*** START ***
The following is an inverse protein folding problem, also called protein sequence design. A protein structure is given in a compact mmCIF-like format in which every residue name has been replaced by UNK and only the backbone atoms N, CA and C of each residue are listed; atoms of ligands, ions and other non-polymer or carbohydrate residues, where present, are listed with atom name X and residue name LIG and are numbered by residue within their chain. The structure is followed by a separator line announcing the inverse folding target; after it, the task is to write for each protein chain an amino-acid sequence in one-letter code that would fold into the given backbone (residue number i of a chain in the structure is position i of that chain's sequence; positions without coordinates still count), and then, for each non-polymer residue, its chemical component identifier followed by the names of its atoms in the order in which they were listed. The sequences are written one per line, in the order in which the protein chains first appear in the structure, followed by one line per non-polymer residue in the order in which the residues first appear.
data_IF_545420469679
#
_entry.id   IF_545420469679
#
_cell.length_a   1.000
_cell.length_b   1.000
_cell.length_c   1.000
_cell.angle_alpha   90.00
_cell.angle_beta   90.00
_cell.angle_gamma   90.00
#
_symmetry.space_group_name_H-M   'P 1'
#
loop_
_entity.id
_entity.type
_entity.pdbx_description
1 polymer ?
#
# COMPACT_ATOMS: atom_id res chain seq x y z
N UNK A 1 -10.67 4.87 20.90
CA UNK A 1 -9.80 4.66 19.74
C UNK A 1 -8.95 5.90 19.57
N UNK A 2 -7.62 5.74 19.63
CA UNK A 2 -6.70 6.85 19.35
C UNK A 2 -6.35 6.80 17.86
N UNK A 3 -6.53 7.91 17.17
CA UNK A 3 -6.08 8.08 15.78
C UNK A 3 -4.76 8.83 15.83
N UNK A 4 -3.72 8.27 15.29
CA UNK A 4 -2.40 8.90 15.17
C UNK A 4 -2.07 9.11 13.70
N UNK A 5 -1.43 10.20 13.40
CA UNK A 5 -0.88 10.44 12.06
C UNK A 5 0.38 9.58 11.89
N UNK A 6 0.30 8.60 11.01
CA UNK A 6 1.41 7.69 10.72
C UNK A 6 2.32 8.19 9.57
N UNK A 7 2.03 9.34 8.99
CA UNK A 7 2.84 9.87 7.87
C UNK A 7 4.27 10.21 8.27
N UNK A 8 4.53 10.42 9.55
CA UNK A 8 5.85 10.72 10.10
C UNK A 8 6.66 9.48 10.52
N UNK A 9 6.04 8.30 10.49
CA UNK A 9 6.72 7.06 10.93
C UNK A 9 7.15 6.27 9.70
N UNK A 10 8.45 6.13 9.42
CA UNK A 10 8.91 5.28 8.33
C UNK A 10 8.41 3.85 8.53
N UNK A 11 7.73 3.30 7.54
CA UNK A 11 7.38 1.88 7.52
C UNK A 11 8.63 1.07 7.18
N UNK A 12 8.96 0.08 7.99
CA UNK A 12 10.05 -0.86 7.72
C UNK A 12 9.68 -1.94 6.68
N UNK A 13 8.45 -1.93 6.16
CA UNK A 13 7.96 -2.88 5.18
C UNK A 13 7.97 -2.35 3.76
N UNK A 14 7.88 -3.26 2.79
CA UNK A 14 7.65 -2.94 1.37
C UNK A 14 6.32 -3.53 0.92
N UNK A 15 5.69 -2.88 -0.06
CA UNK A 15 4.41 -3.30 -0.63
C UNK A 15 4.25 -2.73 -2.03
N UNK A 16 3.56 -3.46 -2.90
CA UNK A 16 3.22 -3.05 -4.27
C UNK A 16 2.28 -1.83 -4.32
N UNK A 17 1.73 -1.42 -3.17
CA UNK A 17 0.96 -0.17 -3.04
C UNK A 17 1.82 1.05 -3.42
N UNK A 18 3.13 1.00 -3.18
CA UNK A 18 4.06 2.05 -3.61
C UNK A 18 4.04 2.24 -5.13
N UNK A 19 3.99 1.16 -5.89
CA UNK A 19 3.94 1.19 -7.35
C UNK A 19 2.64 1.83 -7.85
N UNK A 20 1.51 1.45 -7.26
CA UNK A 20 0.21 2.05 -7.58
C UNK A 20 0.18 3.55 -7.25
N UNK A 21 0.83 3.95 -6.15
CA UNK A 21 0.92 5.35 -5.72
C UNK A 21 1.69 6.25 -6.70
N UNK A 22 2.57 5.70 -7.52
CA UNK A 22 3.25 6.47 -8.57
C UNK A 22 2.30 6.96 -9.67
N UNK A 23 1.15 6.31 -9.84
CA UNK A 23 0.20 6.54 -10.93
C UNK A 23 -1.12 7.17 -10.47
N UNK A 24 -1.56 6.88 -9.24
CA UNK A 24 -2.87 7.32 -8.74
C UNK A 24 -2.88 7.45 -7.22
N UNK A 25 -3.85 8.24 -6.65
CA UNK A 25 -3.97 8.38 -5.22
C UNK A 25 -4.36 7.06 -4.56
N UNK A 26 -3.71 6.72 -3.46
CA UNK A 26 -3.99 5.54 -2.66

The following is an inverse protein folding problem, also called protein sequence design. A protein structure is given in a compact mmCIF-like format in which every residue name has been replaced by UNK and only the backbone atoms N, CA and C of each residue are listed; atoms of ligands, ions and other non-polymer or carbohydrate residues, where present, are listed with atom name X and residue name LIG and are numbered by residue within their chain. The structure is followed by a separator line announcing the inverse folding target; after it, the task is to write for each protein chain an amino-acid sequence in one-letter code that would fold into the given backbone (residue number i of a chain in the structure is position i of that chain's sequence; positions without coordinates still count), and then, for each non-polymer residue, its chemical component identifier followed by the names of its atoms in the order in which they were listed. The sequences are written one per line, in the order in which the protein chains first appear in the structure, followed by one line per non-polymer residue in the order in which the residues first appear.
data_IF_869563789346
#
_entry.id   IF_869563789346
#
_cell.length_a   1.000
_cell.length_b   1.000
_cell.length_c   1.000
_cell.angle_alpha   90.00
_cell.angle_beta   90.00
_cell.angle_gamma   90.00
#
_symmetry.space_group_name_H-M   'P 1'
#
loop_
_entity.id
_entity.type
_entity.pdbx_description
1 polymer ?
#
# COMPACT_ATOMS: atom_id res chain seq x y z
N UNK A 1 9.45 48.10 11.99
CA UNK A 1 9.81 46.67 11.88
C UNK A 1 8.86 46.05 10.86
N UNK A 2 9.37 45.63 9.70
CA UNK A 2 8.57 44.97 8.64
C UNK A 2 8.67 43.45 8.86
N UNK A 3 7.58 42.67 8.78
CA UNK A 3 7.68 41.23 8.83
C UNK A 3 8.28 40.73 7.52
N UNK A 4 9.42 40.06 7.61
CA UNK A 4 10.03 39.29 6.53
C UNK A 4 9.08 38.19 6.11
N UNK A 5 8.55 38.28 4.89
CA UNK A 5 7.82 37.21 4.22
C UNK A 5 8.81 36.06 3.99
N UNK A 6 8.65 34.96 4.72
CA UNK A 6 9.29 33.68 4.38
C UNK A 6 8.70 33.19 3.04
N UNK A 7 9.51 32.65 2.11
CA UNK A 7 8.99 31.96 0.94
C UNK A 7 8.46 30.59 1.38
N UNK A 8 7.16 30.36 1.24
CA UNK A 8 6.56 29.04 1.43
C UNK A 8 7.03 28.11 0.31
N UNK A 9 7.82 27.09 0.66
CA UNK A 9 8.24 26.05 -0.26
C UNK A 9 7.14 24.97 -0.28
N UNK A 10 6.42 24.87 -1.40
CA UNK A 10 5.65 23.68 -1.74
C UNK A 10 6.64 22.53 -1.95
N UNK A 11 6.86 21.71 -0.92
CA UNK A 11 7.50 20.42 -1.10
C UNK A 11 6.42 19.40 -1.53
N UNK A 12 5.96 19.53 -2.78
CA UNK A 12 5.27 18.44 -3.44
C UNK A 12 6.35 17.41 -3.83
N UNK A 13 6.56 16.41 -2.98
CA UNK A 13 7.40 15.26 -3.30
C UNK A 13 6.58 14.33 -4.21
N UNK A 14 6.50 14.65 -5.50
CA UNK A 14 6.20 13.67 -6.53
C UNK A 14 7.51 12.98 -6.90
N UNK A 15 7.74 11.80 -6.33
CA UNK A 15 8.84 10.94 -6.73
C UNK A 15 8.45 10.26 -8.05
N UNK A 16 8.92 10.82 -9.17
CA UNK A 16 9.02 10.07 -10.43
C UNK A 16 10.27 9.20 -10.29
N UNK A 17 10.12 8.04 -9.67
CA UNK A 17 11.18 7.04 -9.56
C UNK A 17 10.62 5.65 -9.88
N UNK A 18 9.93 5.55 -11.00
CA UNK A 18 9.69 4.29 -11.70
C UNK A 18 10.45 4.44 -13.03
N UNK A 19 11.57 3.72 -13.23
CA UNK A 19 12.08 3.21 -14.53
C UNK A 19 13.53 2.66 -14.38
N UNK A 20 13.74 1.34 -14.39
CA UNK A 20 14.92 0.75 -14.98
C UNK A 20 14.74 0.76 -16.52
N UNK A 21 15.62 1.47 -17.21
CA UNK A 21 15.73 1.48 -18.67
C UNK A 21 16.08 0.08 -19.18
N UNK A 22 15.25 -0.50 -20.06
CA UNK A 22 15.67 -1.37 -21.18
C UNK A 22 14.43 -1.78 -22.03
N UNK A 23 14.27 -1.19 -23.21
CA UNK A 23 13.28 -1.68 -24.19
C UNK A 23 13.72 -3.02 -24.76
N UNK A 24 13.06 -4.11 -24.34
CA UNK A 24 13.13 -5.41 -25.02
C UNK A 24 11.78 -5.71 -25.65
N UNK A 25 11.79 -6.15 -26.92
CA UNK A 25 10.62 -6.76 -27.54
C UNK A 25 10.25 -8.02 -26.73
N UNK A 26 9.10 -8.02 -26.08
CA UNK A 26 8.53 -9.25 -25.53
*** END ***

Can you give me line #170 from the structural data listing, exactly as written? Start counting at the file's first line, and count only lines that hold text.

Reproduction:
C UNK A 17 10.62 5.65 -9.88